The Hamilton County commissioners voted Thursday to declare a state of emergency concerning COVID-19.
The county's action follows similar measures from Cincinnati Mayor John Cranley and Ohio Gov. Mike DeWine.
"It will allow us to accept federal funds to respond to the emergent nature of what's happening in our community and what may happen in our community," said County Commission President Denise Driehaus. "And it also allows up to speed up purchasing. So, as we need to do things at the county and get materials and supplies, we will be able to do that more quickly."
Driehaus also said the emergency declaration will raise public awareness about the virus.
Interim County Health Commissioner Greg Kesterman said public health officials know from previous pandemics, the sooner officials take action, the sooner they can slow down the spike of illness. He said that's why there's been a focus on large events.
"When we are able to slow down the spread of disease and slow down the incidence of humans getting sick, we're able to keep the numbers within a more controllable level," Kesterman said. "So, it's extremely important that we take the interventions now, including the state of emergency, to ensure that we are not going to see that spike. Everything we do today will prevent that spike from happening is our belief."
The Hamilton County Health Department is tracking several potential cases of COVID-19 in the county, but Kesterman said officials have been asked not to provide those numbers publicly.
"Anytime somebody has been associated with a person under investigation, is a person under investigation, or has known travel history, those individuals are being tracked at a county level," Kesterman said. "The county health department then contacts those individuals and we have done so. Hamilton County Public Health has had those contacts and still has those contacts countywide. So we are tracking those individuals once per day."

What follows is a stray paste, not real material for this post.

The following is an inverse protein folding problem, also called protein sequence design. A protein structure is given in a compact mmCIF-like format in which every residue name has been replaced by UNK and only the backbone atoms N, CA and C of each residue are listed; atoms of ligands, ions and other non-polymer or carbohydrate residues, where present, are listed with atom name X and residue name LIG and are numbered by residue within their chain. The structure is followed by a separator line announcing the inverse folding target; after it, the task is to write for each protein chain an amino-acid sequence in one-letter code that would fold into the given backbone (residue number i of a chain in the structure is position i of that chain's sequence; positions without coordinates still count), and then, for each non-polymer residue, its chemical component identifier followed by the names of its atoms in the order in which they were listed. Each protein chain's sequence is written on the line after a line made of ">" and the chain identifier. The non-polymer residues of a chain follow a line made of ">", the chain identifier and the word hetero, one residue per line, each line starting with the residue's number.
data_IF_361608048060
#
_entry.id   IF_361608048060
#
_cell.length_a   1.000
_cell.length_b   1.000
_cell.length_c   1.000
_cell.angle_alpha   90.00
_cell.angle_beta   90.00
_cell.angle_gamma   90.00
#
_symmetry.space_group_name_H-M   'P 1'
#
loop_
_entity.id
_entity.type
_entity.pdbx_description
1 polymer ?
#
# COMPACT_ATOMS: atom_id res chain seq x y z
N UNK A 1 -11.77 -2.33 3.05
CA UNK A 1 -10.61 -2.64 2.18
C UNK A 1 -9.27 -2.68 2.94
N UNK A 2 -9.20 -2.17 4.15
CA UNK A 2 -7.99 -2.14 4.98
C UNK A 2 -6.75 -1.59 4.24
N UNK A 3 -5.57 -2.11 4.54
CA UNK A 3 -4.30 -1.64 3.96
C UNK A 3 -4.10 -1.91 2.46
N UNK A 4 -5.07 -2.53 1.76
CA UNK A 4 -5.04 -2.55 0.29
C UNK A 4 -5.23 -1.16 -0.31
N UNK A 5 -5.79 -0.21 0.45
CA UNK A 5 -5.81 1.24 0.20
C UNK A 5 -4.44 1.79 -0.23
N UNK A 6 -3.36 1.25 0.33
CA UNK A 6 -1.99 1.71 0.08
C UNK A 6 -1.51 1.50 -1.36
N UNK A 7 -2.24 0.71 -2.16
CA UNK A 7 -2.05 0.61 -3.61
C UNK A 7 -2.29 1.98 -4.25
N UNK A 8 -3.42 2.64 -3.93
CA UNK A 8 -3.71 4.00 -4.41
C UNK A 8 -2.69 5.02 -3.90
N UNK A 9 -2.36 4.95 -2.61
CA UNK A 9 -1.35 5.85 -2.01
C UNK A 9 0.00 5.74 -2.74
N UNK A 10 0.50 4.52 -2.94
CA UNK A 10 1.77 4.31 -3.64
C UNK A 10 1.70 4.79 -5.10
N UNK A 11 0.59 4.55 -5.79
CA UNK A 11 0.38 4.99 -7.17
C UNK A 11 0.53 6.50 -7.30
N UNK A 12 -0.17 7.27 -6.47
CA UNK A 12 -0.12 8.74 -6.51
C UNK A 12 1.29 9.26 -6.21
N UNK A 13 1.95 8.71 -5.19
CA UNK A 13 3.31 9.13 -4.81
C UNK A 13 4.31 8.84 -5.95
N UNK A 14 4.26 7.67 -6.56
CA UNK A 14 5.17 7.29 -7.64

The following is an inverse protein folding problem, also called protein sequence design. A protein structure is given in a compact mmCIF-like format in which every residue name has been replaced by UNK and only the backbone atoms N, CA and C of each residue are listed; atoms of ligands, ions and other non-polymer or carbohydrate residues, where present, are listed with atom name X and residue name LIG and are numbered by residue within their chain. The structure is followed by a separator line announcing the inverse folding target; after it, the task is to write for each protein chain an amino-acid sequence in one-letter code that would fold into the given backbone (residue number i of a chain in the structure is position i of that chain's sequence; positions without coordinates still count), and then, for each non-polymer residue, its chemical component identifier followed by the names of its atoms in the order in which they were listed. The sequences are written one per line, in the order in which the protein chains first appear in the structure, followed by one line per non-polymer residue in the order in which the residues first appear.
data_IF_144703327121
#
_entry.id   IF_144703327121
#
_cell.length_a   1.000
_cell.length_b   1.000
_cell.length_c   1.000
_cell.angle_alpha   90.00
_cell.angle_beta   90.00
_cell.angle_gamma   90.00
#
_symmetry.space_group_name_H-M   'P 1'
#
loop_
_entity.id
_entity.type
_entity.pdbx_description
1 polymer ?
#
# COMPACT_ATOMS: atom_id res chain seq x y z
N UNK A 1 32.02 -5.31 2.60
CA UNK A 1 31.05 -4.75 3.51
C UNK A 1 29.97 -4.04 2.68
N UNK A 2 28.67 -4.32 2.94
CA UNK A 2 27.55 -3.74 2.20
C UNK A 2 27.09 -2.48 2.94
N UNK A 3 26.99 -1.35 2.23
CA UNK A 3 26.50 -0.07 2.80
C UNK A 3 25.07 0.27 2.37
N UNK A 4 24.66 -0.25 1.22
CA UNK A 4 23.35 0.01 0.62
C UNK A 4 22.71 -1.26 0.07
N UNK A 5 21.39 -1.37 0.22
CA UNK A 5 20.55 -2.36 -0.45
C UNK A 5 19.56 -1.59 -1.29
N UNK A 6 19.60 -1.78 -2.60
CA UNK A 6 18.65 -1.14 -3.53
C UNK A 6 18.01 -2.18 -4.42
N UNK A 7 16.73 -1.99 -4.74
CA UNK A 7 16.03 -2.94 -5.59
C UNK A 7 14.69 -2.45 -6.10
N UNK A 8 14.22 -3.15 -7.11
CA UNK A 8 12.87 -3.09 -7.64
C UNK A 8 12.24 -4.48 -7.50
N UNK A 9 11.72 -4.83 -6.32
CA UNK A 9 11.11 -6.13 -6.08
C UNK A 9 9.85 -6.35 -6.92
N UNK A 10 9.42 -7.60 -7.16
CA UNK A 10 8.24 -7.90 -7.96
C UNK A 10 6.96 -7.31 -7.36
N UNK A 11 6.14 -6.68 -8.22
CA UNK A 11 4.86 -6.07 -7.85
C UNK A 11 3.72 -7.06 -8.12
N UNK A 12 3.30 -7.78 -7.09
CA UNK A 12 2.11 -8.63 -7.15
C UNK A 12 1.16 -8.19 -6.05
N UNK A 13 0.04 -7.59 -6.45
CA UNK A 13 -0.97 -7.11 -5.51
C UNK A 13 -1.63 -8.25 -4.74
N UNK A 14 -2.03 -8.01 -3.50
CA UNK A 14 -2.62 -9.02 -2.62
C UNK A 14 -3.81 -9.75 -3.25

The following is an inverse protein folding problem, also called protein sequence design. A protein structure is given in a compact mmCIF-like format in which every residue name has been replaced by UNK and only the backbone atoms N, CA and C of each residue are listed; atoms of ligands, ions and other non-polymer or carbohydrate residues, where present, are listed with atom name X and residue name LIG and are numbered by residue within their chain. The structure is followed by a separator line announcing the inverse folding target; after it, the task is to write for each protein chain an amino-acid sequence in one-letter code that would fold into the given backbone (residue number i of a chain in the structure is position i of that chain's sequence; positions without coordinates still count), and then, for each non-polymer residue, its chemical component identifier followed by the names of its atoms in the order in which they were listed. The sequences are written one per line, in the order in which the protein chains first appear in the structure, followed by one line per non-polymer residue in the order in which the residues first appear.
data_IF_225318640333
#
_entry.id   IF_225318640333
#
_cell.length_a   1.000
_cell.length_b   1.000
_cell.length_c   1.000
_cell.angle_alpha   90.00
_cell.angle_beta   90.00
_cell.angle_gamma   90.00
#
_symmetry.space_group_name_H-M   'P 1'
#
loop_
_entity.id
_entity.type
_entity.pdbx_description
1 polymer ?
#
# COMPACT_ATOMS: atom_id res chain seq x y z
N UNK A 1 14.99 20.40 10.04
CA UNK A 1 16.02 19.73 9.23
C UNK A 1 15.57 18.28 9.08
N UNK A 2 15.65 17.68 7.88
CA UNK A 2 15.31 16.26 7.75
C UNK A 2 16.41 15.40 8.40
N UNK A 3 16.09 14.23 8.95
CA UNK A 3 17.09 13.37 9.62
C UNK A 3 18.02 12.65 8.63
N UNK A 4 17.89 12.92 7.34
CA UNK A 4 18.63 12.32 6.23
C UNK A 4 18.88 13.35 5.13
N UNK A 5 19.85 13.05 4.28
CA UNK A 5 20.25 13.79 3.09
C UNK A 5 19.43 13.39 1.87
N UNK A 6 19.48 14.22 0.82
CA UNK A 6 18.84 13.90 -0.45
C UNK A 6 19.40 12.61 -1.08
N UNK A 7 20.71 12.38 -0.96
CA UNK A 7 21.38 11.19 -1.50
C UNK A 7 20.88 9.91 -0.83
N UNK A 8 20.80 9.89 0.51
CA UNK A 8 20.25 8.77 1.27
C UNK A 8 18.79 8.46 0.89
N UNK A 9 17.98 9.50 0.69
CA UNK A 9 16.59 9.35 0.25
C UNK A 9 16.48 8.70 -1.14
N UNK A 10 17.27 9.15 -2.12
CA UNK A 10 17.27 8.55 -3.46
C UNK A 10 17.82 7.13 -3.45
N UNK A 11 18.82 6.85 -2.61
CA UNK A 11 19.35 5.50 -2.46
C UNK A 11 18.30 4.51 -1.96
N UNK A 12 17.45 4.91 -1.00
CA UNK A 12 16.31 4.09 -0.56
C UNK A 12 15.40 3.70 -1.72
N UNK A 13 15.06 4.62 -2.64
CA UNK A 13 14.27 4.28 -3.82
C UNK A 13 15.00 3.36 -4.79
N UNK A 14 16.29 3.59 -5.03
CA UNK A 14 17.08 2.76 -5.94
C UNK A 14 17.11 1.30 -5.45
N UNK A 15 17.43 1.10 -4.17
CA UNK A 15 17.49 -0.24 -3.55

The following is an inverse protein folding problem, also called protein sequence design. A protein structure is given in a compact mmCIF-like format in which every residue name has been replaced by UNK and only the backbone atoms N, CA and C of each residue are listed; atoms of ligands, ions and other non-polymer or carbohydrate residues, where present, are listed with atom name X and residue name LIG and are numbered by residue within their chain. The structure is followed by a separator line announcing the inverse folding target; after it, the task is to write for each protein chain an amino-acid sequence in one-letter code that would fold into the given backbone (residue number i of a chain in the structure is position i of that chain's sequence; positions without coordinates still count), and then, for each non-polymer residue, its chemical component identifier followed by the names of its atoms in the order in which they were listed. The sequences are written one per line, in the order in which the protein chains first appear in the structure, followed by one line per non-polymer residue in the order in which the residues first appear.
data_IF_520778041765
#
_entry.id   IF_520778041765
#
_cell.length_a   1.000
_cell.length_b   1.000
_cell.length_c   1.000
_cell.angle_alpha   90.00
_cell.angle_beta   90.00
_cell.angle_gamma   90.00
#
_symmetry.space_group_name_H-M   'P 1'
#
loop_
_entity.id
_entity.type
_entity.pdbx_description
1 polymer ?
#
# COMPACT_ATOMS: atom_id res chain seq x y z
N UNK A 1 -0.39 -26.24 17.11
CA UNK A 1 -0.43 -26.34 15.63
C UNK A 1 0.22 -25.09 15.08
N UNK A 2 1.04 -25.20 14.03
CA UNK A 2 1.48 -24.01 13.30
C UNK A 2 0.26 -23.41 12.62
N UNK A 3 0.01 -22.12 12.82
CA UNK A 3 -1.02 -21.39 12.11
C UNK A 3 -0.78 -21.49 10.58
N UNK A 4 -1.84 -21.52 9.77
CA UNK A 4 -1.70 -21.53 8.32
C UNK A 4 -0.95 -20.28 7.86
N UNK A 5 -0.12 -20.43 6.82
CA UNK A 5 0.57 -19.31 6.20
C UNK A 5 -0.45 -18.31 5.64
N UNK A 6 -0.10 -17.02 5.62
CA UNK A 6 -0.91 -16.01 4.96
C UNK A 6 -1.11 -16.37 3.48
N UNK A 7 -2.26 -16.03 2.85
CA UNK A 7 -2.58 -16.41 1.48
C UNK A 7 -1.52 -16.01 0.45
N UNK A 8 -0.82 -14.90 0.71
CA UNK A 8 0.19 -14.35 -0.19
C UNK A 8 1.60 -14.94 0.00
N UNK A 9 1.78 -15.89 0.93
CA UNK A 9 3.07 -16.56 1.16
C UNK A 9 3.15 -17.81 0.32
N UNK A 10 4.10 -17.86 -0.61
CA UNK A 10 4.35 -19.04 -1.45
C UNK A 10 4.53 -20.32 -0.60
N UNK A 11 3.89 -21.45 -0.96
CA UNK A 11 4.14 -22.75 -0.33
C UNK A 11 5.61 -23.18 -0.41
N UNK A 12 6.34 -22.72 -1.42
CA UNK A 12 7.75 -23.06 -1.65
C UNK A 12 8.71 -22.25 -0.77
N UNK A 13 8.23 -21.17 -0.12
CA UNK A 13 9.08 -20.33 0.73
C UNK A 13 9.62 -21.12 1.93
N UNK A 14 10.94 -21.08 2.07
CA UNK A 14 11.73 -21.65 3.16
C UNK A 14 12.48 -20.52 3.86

Kesterman has recommended that residents wash hands frequently, avoid unnecessary large gatherings, and practice social distancing.
Hamilton County Emergency Management and Homeland Security Agency Director Nick Crossley said his message is "prepare don't panic." Crossley was asked how the public should respond to that message, when they see so many events being canceled over concern about COVID-19.
"Again, we can show you the research that shows if we don't have these large gatherings - 250 people is still a large gathering, but especially the much larger gatherings - that we can contain this," Crossley said. "And we do anticipate this being for a short time. So, I think, you know, you see some seasons canceled, some seasons delayed."
DeWine issued an executive order Thursday banning gatherings of 100 people or more in a single space at the same time.
Hamilton County's various departments are taking additional measures:
- The sheriff has stopped all non-essential inmate visits
- The clerk of courts is recommending residents use online systems to interact with the courts where possible and avoid coming to the courthouse
- The courts are prohibiting non-essential visitors from the courthouse
- Starting next week, the county will modify the jury selection system so 150 to 200 people aren't sitting around a jury room waiting to see if they're needed for cases
- The Board of Elections is taking measures to ensure polling places for next week's primary election are sanitized. The BOE is also still seeking poll workers after some older workers have asked not to work because of concerns about COVID-19. The BOE is even asking county workers in other departments to help as poll workers.
Meanwhile Driehaus, Kesterman, Crossley, and County Administrator Jeff Aluotto will be holding weekly teleconferences starting Friday to update local government officials in cities, villages and township on the county's response efforts.